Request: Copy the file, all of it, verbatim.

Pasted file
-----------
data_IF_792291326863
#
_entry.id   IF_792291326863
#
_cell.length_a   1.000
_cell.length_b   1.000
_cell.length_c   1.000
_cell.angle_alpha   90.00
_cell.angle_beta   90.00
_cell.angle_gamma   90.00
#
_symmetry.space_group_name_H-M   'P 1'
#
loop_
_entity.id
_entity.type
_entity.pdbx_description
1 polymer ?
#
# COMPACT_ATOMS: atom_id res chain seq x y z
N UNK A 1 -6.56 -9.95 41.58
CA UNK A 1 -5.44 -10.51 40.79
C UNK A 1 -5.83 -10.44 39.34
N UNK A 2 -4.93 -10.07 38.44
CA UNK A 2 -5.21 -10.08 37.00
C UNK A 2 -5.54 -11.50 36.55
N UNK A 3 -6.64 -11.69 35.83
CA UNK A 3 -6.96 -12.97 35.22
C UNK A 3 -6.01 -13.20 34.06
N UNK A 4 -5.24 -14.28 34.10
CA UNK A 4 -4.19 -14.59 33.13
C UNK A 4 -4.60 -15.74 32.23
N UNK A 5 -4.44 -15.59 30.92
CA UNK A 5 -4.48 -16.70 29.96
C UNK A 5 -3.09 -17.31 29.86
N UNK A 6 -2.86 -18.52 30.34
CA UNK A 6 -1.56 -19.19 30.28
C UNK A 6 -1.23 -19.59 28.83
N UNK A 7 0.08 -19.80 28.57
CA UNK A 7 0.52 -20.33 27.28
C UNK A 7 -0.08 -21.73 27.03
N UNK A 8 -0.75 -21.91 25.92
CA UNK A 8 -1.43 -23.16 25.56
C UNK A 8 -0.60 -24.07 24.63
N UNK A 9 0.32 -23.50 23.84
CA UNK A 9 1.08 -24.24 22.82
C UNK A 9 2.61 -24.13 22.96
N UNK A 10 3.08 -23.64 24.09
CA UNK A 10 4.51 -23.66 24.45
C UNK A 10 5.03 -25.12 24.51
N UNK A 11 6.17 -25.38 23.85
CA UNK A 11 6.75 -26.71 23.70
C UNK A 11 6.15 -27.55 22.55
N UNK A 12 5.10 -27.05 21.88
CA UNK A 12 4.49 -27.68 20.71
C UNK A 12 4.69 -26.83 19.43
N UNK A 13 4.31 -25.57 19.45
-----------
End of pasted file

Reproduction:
data_IF_792291326863
#
_entry.id   IF_792291326863
#
_cell.length_a   1.000
_cell.length_b   1.000
_cell.length_c   1.000
_cell.angle_alpha   90.00
_cell.angle_beta   90.00
_cell.angle_gamma   90.00
#
_symmetry.space_group_name_H-M   'P 1'
#
loop_
_entity.id
_entity.type
_entity.pdbx_description
1 polymer ?
#
# COMPACT_ATOMS: atom_id res chain seq x y z
N UNK A 1 -6.56 -9.95 41.58
CA UNK A 1 -5.44 -10.51 40.79
C UNK A 1 -5.83 -10.44 39.34
N UNK A 2 -4.93 -10.07 38.44
CA UNK A 2 -5.21 -10.08 37.00
C UNK A 2 -5.54 -11.50 36.55
N UNK A 3 -6.64 -11.69 35.83
CA UNK A 3 -6.96 -12.97 35.22
C UNK A 3 -6.01 -13.20 34.06
N UNK A 4 -5.24 -14.28 34.10
CA UNK A 4 -4.19 -14.59 33.13
C UNK A 4 -4.60 -15.74 32.23
N UNK A 5 -4.44 -15.59 30.92
CA UNK A 5 -4.48 -16.70 29.96
C UNK A 5 -3.09 -17.31 29.86
N UNK A 6 -2.86 -18.52 30.34
CA UNK A 6 -1.56 -19.19 30.28
C UNK A 6 -1.23 -19.59 28.83
N UNK A 7 0.08 -19.80 28.57
CA UNK A 7 0.52 -20.33 27.28
C UNK A 7 -0.08 -21.73 27.03
N UNK A 8 -0.75 -21.91 25.92
CA UNK A 8 -1.43 -23.16 25.56
C UNK A 8 -0.60 -24.07 24.63
N UNK A 9 0.32 -23.50 23.84
CA UNK A 9 1.08 -24.24 22.82
C UNK A 9 2.61 -24.13 22.96
N UNK A 10 3.08 -23.64 24.09
CA UNK A 10 4.51 -23.66 24.45
C UNK A 10 5.03 -25.12 24.51
N UNK A 11 6.17 -25.38 23.85
CA UNK A 11 6.75 -26.71 23.70
C UNK A 11 6.15 -27.55 22.55
N UNK A 12 5.10 -27.05 21.88
CA UNK A 12 4.49 -27.68 20.71
C UNK A 12 4.69 -26.83 19.43
N UNK A 13 4.31 -25.57 19.45